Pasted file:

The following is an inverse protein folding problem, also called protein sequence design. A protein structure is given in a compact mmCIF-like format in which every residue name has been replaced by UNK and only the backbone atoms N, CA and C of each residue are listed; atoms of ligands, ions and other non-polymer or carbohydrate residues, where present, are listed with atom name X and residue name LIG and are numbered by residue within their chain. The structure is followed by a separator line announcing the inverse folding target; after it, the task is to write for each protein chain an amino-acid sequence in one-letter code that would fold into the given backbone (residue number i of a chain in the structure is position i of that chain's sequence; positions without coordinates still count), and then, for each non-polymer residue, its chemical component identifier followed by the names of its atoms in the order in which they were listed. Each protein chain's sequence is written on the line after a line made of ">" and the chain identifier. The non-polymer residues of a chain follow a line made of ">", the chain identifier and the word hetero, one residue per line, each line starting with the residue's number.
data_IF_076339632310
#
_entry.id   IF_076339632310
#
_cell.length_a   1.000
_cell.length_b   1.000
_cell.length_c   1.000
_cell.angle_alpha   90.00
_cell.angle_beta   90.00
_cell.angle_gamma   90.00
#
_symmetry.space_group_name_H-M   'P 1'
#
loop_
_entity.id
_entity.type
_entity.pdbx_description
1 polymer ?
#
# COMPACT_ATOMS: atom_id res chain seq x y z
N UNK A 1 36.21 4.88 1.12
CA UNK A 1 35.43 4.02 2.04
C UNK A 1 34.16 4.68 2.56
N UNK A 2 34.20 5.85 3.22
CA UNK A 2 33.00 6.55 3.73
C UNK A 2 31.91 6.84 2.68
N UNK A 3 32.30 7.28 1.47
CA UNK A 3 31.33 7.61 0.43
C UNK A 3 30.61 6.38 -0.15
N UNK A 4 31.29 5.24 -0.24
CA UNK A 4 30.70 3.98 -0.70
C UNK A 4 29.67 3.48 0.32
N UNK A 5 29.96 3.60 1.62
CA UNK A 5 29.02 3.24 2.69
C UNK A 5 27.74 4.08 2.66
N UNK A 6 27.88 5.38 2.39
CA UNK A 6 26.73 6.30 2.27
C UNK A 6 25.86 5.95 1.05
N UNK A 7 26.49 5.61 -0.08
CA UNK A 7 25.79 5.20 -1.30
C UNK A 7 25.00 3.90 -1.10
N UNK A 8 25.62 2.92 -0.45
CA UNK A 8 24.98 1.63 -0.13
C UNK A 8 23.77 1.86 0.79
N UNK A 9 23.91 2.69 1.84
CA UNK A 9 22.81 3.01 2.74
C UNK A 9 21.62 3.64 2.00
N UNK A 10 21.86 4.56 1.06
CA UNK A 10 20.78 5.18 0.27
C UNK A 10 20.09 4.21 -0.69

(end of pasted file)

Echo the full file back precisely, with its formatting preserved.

The following is an inverse protein folding problem, also called protein sequence design. A protein structure is given in a compact mmCIF-like format in which every residue name has been replaced by UNK and only the backbone atoms N, CA and C of each residue are listed; atoms of ligands, ions and other non-polymer or carbohydrate residues, where present, are listed with atom name X and residue name LIG and are numbered by residue within their chain. The structure is followed by a separator line announcing the inverse folding target; after it, the task is to write for each protein chain an amino-acid sequence in one-letter code that would fold into the given backbone (residue number i of a chain in the structure is position i of that chain's sequence; positions without coordinates still count), and then, for each non-polymer residue, its chemical component identifier followed by the names of its atoms in the order in which they were listed. Each protein chain's sequence is written on the line after a line made of ">" and the chain identifier. The non-polymer residues of a chain follow a line made of ">", the chain identifier and the word hetero, one residue per line, each line starting with the residue's number.
data_IF_076339632310
#
_entry.id   IF_076339632310
#
_cell.length_a   1.000
_cell.length_b   1.000
_cell.length_c   1.000
_cell.angle_alpha   90.00
_cell.angle_beta   90.00
_cell.angle_gamma   90.00
#
_symmetry.space_group_name_H-M   'P 1'
#
loop_
_entity.id
_entity.type
_entity.pdbx_description
1 polymer ?
#
# COMPACT_ATOMS: atom_id res chain seq x y z
N UNK A 1 36.21 4.88 1.12
CA UNK A 1 35.43 4.02 2.04
C UNK A 1 34.16 4.68 2.56
N UNK A 2 34.20 5.85 3.22
CA UNK A 2 33.00 6.55 3.73
C UNK A 2 31.91 6.84 2.68
N UNK A 3 32.30 7.28 1.47
CA UNK A 3 31.33 7.61 0.43
C UNK A 3 30.61 6.38 -0.15
N UNK A 4 31.29 5.24 -0.24
CA UNK A 4 30.70 3.98 -0.70
C UNK A 4 29.67 3.48 0.32
N UNK A 5 29.96 3.60 1.62
CA UNK A 5 29.02 3.24 2.69
C UNK A 5 27.74 4.08 2.66
N UNK A 6 27.88 5.38 2.39
CA UNK A 6 26.73 6.30 2.27
C UNK A 6 25.86 5.95 1.05
N UNK A 7 26.49 5.61 -0.08
CA UNK A 7 25.79 5.20 -1.30
C UNK A 7 25.00 3.90 -1.10
N UNK A 8 25.62 2.92 -0.45
CA UNK A 8 24.98 1.63 -0.13
C UNK A 8 23.77 1.86 0.79
N UNK A 9 23.91 2.69 1.84
CA UNK A 9 22.81 3.01 2.74
C UNK A 9 21.62 3.64 2.00
N UNK A 10 21.86 4.56 1.06
CA UNK A 10 20.78 5.18 0.27
C UNK A 10 20.09 4.21 -0.69